It’s hard to know just what will trigger a long-forgotten memory; it’s harder still to know just where that memory will lead. A small piece in last Sunday’s paper mentioned that the Highway Beautification Act was signed into law by President Lyndon Johnson on October 22 — 50 years ago. Of course, here in Texas we all credit Lady Bird Johnson with the impressive expanses of bluebonnets and wildflowers along our highways. That’s all good.
But highway beautification as a national mandate — Wow, I missed that one, I guess, in my youth. Actually, now that I think about it, I was living in Europe at the time — billboard proliferation along American highways was not something I concerned myself with then. But, on Sunday, that little news story suddenly brought back the memory of red and white Burma-Shave signs — and the realization that the act signed into law that long ago October day most likely spelled the end of a long tradition. Those clever advertising messages sometimes contained important messages; they certainly prompted adult smiles and kept young minds occupied for almost 40 years.
The 1965 Outdoor Advertising Control Program did not actually mandate the removal of signs, and it really didn’t force states to control those massive billboards. It was designed to discourage excessive signage along the Interstates, and stipulated that development funds could be withheld for non-compliance by the states. In that way, it was effective. And the Interstate highway system soon supplanted most of the older highways.
You had to be there: Missing one of the signs could sometimes be the cause of tears; more often, an attempt to fill in the missing word or phrase spawned uncontrollable giggles. It was, for generations of kids, one of the few fun things about road trips — often long, hot, dusty treks along not-so-good highways. Towns in most of this United States at that time were far apart, usually small, and boasted no readily available “fast food.” Gas station and rest room stops were the result of advance planning, for the most part.
Summer or winter, travel could be iffy — heat, cold, mechanical problems, flat tires, boredom, seemingly endless stretches of blacktop. Radio station signals made news and music unreliable across vast distances. But the signs — oh, those signs! We all looked forward to them. The “game” became who spotted the first sign first. Then, everyone “won” as the message was revealed across the miles. At the height of their campaign, Burma-Shave had 7,000 signs in all but four of the Lower 48 states.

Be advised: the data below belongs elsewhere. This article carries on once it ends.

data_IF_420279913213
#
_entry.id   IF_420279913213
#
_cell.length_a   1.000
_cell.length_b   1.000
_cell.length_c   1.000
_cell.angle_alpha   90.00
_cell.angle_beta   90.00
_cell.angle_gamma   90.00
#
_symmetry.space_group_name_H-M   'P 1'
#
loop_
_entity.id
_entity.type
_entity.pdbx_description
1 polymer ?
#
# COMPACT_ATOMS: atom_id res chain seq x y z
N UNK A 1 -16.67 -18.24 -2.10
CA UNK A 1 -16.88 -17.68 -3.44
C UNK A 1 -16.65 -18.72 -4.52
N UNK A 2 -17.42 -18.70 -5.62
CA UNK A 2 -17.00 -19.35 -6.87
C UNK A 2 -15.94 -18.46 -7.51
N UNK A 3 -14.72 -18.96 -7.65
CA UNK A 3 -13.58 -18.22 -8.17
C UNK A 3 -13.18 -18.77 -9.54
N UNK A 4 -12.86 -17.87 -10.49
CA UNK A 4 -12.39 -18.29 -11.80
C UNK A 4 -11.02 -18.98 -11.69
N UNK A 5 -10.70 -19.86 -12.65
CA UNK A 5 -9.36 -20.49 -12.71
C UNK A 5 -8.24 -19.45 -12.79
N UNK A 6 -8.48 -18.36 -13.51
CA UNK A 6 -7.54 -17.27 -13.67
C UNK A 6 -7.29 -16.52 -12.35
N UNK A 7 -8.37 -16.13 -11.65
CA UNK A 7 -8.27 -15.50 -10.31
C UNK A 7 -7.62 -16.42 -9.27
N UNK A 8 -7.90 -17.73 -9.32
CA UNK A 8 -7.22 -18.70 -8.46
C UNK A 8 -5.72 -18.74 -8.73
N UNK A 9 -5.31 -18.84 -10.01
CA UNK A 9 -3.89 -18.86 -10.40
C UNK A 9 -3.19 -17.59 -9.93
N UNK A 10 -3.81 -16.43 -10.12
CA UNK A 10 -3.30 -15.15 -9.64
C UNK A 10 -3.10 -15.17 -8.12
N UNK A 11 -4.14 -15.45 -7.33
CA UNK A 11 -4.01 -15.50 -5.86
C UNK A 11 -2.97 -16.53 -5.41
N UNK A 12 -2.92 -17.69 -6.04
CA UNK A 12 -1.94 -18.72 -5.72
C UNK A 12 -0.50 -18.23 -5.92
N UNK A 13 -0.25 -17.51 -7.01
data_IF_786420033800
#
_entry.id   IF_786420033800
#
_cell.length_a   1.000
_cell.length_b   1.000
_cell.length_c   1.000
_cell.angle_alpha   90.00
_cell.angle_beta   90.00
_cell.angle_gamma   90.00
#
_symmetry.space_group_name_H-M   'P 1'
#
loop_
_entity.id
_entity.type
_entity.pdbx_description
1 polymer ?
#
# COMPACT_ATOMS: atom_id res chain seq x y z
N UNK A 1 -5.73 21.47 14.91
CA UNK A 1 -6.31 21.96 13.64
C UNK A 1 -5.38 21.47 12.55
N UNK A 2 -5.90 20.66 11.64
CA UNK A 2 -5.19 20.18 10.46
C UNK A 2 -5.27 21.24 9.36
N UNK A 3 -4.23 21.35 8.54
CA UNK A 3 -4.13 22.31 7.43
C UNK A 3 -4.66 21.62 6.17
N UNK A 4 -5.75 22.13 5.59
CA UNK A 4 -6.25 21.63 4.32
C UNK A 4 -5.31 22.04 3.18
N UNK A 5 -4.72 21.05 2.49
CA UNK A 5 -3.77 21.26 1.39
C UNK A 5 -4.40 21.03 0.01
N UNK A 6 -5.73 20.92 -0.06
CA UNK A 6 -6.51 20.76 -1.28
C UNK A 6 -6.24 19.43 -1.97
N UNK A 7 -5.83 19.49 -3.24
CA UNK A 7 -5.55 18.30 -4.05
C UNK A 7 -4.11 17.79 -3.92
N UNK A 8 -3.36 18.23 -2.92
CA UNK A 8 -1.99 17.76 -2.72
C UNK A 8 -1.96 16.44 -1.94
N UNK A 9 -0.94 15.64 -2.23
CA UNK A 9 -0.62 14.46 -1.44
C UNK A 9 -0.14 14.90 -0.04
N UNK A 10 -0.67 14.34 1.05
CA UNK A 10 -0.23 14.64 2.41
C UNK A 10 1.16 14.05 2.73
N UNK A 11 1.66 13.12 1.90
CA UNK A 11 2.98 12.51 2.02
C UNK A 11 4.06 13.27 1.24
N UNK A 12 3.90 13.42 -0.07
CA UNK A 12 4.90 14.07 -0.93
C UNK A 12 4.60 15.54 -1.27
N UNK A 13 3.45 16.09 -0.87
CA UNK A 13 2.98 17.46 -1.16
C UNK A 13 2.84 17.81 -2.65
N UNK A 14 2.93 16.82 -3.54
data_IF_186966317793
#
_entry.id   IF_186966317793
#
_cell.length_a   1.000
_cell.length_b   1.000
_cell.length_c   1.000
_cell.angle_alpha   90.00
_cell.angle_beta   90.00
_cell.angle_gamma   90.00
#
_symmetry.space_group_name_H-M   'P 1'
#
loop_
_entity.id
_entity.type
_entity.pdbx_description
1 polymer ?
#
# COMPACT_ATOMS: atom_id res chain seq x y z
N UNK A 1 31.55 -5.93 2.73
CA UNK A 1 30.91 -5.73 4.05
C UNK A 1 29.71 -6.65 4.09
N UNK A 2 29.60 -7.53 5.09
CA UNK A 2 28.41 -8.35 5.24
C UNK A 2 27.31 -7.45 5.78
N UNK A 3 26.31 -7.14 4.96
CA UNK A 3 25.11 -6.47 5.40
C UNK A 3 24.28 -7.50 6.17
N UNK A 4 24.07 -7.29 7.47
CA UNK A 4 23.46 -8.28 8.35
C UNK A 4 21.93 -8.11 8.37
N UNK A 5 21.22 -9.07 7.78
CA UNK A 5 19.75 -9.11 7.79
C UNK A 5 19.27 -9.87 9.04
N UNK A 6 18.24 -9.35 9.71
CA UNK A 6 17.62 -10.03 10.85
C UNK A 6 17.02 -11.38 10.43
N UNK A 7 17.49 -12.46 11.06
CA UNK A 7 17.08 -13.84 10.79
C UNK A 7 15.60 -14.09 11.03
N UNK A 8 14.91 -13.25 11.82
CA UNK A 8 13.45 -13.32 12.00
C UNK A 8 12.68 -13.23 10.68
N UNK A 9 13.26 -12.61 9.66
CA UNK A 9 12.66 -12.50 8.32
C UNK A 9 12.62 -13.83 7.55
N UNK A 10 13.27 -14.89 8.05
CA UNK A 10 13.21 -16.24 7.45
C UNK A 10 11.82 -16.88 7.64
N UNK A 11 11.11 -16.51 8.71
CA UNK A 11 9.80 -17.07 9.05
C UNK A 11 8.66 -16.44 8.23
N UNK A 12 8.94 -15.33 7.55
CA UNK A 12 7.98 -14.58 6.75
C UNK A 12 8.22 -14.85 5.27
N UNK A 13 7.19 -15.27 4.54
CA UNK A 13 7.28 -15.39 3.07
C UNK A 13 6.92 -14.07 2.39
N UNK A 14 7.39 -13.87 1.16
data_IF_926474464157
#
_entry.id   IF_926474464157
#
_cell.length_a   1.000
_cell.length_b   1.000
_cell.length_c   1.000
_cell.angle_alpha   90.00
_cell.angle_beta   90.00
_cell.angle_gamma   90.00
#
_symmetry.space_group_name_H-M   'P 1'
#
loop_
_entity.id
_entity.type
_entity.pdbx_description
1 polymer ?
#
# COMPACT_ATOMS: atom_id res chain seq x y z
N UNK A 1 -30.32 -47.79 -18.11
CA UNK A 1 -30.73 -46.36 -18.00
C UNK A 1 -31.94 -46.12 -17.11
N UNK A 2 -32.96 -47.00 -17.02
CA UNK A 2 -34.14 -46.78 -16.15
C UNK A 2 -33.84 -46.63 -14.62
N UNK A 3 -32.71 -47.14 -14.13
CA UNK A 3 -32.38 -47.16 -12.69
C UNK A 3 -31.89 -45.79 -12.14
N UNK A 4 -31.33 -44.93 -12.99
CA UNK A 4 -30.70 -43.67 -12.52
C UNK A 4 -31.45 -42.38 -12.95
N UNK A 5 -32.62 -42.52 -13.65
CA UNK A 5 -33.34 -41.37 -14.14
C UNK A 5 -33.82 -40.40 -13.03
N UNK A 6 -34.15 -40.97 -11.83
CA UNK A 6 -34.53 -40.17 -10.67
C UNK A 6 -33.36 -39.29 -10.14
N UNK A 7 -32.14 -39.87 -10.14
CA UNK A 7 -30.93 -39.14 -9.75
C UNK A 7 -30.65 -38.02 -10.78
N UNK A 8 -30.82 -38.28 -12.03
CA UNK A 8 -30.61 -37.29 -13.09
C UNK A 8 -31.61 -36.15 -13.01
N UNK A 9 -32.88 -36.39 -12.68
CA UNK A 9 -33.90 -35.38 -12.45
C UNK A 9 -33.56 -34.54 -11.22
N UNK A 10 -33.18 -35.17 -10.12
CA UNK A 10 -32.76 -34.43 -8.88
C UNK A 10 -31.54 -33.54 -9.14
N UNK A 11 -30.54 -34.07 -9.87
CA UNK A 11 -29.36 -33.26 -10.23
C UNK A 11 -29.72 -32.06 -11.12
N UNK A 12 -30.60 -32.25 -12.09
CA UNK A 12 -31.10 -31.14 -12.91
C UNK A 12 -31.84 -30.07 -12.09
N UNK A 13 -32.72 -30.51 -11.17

Yes, the occasional giant billboard may have ruined the view, distracted drivers and “polluted” the landscape. But, Burma-Shave signs? Although I haven’t thought about them for decades, I miss them. I’m also sorry I couldn’t play the game with my own child; I have trouble even explaining the concept to my grandchildren. But, then, today we travel on smoother Interstate highways — and the kids are plugged in to their own virtual world of movies, music or audio books.
The times have changed — but, the “road goes on forever.” I’ll just spend the rest of the day humming that tune and laughing about those verses! There’s currently a new interest in Route 66 and its associated memorabilia. Sadly, though, Burma-Shave signs seem to have disappeared forever.
Some of them were totally about the shaving cream. In 1932:
You’ll love your wife
You’ll love her paw
You’ll even love
If you use
Others were just plain clever! From 1945:
To go by air
If we could put
These signs up there
Sometimes they had important messages. Here’s a good one from 1949:
Ashes to Ashes
Forests to Dust
Keep Minnesota Green
Or we’ll ‘
All go Bust
They could also be a little risque. This one’s from 1959:
Baby your skin
Keep it fitter
You can read more of the iconic road-sign jingles, indexed by year at Burma-Shave.org.